The sector has withstood the pandemic relatively well this year, aided by the trillions of dollars in fiscal stimulus that have made rent collection possible. But the outlook could deteriorate if the stay-at-home economy persists beyond the summer and previous stimulus measures aren’t renewed, or if permanent work from trend catches on faster than anticipated.
There are many publicly-traded office REITs operating in the U.S., including Boston Properties Inc (BXP), Columbia Property Trust Inc (CXP), Mack-Cali Realty Corp (CLI),
SL Green Realty (SLG) and Hudson Pacific Properties (HPP). Boston Properties, the largest player in the space, invests in office buildings in Boston, Los Angeles, New York City, and Washington DC. Even though rent receipts have not dropped substantially, BXP’s stock is still down 34 YTD, reflecting concerns about the longer-term adoption of remote working.
Student Housing REITs Test Binary Outcome in Upcoming School Year
Similar to the challenges that await office REITs if virtual offices take off, the student housing real estate sector will face some new trials if remote classrooms catch on in the academic world. Student housing has long been a favorite of REIT investors due to the perception that the sector is recession resistant. But that was before COVID-19 shut down college campuses this spring and forced schools to revise their classroom formats for the upcoming fall semester. Concerns that demand for student housing will collapse as universities shift classes online have left investors suddenly feeling nervous about the space.
American Campus Communities (ACC), the leading provider of high-end student housing on and near college campuses around the country, also happens to be the only publicly-traded REIT focused on this residential subsector. The company owns over 110,000 beds distributed across 166 student housing properties. Many are located close to major university campuses in the sunbelt, including hard-hit Covid-19 states like Arizona, Florida, and Texas. Take Arizona State University, for instance. At this massive school system, which enrolled nearly 90,000 students last year, 15% of the student body lives in American Campus Communities properties.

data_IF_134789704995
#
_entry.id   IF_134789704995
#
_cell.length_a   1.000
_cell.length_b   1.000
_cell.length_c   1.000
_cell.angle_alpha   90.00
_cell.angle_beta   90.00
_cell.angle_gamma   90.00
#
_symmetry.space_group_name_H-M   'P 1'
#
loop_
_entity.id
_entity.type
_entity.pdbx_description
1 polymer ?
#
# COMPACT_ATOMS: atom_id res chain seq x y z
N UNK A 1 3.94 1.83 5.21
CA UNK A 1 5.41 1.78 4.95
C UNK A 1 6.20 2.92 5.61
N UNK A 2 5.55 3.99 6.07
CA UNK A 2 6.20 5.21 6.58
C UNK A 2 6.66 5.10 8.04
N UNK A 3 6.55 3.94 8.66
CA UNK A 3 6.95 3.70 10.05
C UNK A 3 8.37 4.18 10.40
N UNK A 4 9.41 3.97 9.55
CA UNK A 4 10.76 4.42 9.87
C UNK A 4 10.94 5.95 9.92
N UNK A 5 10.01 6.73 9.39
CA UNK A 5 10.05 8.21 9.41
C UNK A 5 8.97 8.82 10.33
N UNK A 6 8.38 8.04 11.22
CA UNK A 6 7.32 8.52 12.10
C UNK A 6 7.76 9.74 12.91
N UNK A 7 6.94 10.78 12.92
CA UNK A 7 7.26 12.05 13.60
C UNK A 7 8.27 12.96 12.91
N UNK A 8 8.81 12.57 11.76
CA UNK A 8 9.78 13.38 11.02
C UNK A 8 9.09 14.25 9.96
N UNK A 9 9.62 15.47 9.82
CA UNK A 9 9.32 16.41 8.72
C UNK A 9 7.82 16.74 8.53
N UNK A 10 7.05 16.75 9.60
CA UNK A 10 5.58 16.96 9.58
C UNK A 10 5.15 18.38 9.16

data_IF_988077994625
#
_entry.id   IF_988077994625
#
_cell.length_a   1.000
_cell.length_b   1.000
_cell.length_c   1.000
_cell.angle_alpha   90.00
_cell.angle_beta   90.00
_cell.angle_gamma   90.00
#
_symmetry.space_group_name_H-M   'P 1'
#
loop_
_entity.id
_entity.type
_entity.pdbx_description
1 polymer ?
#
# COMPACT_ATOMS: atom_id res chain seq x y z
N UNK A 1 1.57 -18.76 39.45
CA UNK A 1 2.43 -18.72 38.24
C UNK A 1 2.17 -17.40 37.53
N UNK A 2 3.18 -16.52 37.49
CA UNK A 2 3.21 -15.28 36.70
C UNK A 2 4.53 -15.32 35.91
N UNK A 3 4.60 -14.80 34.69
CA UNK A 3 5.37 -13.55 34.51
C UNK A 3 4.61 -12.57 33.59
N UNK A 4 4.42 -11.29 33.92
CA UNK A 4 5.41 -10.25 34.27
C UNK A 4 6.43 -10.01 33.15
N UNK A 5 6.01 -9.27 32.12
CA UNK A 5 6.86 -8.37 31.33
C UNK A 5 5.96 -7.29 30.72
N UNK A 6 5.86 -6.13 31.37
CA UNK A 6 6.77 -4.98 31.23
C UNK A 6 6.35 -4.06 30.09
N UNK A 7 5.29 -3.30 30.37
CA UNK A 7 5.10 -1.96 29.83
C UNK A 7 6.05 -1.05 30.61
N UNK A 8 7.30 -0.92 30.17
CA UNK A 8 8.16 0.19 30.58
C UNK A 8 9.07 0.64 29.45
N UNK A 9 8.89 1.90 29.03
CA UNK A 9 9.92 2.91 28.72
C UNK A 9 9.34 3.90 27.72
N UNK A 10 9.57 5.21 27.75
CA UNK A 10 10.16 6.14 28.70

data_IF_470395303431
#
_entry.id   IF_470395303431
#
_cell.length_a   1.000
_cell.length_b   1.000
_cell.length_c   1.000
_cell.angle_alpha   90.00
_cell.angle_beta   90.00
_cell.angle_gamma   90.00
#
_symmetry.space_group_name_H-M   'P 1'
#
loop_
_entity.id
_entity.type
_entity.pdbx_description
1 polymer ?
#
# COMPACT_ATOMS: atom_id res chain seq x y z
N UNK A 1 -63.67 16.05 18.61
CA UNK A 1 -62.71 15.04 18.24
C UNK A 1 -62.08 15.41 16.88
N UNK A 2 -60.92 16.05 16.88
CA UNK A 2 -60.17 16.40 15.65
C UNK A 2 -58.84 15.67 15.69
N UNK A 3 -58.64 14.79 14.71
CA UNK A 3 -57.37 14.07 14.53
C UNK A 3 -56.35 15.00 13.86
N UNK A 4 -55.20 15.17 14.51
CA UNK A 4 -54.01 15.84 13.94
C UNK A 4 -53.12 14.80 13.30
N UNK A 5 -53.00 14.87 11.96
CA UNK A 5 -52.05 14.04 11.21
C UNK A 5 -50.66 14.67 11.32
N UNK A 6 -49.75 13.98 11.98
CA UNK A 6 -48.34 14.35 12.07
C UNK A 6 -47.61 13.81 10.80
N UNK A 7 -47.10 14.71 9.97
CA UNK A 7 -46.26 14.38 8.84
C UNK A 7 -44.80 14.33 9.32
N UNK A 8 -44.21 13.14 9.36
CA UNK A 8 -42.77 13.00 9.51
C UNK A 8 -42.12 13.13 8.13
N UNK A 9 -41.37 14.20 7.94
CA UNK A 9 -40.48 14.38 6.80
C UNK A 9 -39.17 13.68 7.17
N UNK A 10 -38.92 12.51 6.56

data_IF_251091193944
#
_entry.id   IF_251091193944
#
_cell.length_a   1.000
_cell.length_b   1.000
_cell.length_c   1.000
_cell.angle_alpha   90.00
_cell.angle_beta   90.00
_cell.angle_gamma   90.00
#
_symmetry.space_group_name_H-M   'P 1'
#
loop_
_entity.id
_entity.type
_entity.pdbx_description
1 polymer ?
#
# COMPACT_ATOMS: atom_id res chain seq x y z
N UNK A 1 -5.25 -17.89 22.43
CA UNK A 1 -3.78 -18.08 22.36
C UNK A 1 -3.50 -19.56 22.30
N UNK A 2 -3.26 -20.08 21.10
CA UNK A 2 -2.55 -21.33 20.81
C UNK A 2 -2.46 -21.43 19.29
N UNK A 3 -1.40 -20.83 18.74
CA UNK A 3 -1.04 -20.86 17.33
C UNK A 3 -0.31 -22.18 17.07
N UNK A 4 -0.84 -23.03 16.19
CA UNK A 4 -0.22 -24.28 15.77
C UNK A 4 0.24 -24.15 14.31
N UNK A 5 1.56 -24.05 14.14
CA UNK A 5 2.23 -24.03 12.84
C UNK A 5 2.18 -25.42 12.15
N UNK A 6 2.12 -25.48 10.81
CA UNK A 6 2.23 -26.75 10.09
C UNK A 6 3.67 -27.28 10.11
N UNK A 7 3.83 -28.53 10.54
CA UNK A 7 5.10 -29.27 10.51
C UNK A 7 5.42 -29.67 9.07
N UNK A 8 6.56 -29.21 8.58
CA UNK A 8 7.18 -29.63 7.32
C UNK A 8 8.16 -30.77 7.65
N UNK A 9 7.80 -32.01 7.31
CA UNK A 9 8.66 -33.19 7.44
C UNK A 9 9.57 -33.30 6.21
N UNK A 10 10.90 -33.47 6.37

Like almost every REIT sector, with the notable exception of industrial REITs and data center REITs, ACC’s share price has taken a beating in 2020 and is still down 27% year-to-date. Even the company’s announcement last week that its properties are 90.1% preleased for the coming 2020-2021 academic year failed to move investors who are waiting to see what actual move-ins and final occupancy rates will look like when schools reopen a month from now.
Most of the country’s other leading student housing owners are private real estate companies such as Greystar and Harrison Street. Motley Fool contributing writer Matthew DiLallo has posited that, with COVID-19 shutting down schools, some of these private real estate companies may try to cash out by either taking their student housing portfolios public or selling them to other REITs.
Citigroup analyst Nicholas Joseph may have summed up the opportunity best when he expressed the following: “While almost all REITs are being impacted by Covid-19 ― we continue to view ACC as having the most binary near-term outcome based off of what happens with school re-openings this fall.”
In other words, investors who believe college students will stay home this fall would want to be short student housing REITs, while those who want to bet on students mostly returning to campus would want to be long this sector now.
Managing Director, Research
McAlinden Research Partners